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E.g., 08/04/2015
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  • News

    Dust components may promote obesity

    Dust bunnies that breed under furniture may be bad news for waistlines, a new study suggests. But it’s far too early to add dusting to a weight loss plan, researchers caution.

    Components of indoor dust may signal human fat cells to grow and may alter metabolism, potentially contributing to weight problems, researchers report...

    08/03/2015 - 17:21 Toxicology, Pollution, Health
  • Science Stats

    Iceless Arctic summers now expected by 2050s

    Santa Claus could be treading water sooner than thought. An improved forecast of Arctic sea ice coverage predicts that the region will have its first ice-free summer almost a decade earlier than previously projected.

    Climate scientists fine-tuned simulations of future climate by adding ice‒ocean interactions and measurements that were more detailed than previously used. The tweaks reduce...

    08/03/2015 - 15:07 Climate, Oceans
  • News

    Desert dig uncovers caches of missing CO2

    The wet undersides of deserts may stash as much as a trillion metric tons of climate-altering carbon, more than stored in all land-based plants, new research suggests.

    Human activities such as burning fossil fuels spew carbon dioxide into the atmosphere. Scientists, however, can’t account for where as much as 30 percent of this CO2 ends up.

    “We’ve found a carbon sink in...

    08/03/2015 - 06:00 Climate, Earth, Agriculture
  • News

    Ebola vaccine protects people in West Africa

    The first large test of an Ebola vaccine in the field shows strong protection against the lethal virus. With the epidemic in West Africa now in retreat, the shot might hasten disease elimination in Guinea, which still has cases cropping up.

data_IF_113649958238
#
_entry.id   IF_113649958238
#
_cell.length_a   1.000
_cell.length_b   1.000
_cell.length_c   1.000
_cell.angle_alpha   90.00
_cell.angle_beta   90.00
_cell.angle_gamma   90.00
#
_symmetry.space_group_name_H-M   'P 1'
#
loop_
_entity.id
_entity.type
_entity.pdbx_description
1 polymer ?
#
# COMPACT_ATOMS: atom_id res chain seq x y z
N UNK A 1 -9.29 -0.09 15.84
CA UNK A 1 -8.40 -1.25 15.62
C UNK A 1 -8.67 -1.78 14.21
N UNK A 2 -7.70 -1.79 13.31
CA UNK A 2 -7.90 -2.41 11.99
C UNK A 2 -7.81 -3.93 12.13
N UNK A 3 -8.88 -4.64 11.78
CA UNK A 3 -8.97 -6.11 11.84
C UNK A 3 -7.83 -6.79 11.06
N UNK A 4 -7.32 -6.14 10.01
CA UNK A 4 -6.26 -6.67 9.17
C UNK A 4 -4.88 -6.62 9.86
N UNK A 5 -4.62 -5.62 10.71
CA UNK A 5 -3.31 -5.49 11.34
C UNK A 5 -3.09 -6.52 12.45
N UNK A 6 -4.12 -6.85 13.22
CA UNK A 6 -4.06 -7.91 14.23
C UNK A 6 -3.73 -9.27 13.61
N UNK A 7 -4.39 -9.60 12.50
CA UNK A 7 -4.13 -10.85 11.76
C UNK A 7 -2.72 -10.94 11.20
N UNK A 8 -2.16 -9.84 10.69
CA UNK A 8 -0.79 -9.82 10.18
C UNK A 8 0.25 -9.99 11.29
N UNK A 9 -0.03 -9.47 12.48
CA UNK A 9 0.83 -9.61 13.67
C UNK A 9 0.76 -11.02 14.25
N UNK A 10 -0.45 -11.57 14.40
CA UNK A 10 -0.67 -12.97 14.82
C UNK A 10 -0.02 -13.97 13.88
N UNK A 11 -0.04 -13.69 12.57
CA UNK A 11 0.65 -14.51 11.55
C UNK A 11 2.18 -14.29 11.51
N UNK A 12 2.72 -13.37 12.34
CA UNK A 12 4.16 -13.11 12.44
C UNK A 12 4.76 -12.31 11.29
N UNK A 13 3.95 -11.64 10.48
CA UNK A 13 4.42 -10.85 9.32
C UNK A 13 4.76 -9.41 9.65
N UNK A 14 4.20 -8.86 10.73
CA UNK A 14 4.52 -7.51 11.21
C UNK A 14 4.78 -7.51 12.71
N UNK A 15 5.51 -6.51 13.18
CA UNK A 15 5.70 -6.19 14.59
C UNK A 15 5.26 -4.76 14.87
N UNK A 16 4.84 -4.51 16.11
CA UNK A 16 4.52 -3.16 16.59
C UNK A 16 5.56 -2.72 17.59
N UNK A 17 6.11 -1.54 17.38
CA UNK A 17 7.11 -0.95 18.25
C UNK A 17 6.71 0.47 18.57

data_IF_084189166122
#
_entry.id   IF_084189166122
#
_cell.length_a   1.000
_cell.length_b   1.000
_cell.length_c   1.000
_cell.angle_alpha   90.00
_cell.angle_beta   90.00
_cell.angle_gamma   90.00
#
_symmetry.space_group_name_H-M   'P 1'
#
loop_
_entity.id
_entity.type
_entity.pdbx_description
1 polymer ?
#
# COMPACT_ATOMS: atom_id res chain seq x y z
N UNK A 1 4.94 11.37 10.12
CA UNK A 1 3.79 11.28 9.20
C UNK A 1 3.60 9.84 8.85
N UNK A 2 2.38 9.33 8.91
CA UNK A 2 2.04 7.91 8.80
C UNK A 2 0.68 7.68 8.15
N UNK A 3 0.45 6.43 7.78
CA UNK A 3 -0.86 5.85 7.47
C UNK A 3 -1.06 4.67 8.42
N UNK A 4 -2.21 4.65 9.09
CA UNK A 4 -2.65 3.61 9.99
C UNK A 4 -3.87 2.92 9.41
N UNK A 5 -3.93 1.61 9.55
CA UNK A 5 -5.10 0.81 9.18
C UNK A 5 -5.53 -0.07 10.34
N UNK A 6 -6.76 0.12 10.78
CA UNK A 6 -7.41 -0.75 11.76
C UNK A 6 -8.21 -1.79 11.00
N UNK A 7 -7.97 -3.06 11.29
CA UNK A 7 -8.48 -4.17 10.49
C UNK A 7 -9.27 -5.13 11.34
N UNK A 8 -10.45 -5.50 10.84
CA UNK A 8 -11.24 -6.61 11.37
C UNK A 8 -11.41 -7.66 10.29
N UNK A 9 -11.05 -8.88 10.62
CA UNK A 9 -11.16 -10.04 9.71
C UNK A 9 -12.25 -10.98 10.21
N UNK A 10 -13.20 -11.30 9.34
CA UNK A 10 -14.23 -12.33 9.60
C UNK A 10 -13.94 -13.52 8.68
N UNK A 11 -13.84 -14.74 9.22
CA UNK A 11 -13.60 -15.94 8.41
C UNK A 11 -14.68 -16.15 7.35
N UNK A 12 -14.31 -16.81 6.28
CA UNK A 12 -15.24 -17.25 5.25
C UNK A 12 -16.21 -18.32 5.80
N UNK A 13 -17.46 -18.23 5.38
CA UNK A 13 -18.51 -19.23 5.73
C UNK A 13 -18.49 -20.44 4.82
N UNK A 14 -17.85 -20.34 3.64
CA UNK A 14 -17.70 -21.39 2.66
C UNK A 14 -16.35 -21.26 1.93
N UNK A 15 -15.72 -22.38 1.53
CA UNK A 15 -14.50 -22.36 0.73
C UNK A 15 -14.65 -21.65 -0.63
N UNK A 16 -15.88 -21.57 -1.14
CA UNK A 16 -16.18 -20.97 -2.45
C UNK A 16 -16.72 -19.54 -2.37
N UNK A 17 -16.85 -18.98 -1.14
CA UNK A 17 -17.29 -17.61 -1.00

“This is a huge advance in the Ebola field,” says Thomas Geisbert, an immunologist at the University of Texas Medical Branch at Galveston. “It’s been...

    07/31/2015 - 17:38 Clinical Trials, Biomedicine
  • Wild Things

    How bears engineer Japanese forests

    If you were to look up when walking through a forest in Japan, you might see “Kuma-dana,” or “bear shelves,” high in the trees. These patches of broken branches and dead leaves are created by Japanese black bears when they climb high to find fruit. That’s why climbing a tree...

    07/31/2015 - 13:00 Animals, Ecology
  • Science Ticker

    Kidney transplants may benefit from a slightly chilled donor

    Cooling an organ donor’s body after death might improve kidney function in transplant recipients.

    Scientists compared the function of kidneys from 150 organ donors whose bodies were cooled to between 34˚ and 35˚ Celsius (93.2˚ to 95˚ Fahrenheit), and those from 152 donors whose bodies were kept warm at between 36.5˚ and 37.5˚ C (97.7˚ to 99.5˚ F). Doctors kept the bodies at those...

    07/31/2015 - 11:35 Health
  • Growth Curve

    Antibiotics early in life may have lingering effects

    A few months back, two puffy, red eyes full of goop landed my toddler in the doctor’s office, where an exam also turned up two ear infections. This double-eye, double-ear whammy led to her first dose of antibiotics, post haste.

    I was tremendously thankful for something that might make her feel better. But as she began slurping down her bubble gum-flavored medicine after breakfast, I...

    07/31/2015 - 11:17 Microbes, Human Development, Health
  • Say What?

    The five basic tastes have sixth sibling: oleogustus

    /OH-lee-oh-GUHS-tuhs/ n.

    The taste of certain fats.

    Move over, umami. Fat is the newest member of the pantheon of basic tastes, joining salty, sweet, sour, bitter and savory, or umami.

    Researchers at Purdue University in West Lafayette, Ind., conducted taste tests pitting a variety of fats against flavors in the other taste categories, such as monosodium...

    07/31/2015 - 06:00 Nutrition, Physiology
  • News in Brief

    Where salamanders should be very afraid

    View slideshow

    A salamander-killing fungus hitchhiking via the international live-animal trade may prove especially disastrous if it invades three regions of North America.  

    Biologists haven’t reported the deadly fungus, Batrachochytrium salamandrivorans, or Bsal, loose on the continent yet,...

    07/30/2015 - 14:27 Animals, Conservation, Fungi
  • News

    New results from Philae lander offer first close-up of a comet

    During its brief time awake on comet 67P/Churyumov-Gerasimenko, the Philae lander documented a diverse world. New analyses of lander data reveal the comet as uniform on the inside, but full of variety on the outside. Pebbles, boulders, cliffs and pits blanket the forbidding landscape. Complex organic molecules float above a surface that is as soft as sand in some places and as hard as rock in...

    07/30/2015 - 14:06 Planetary Science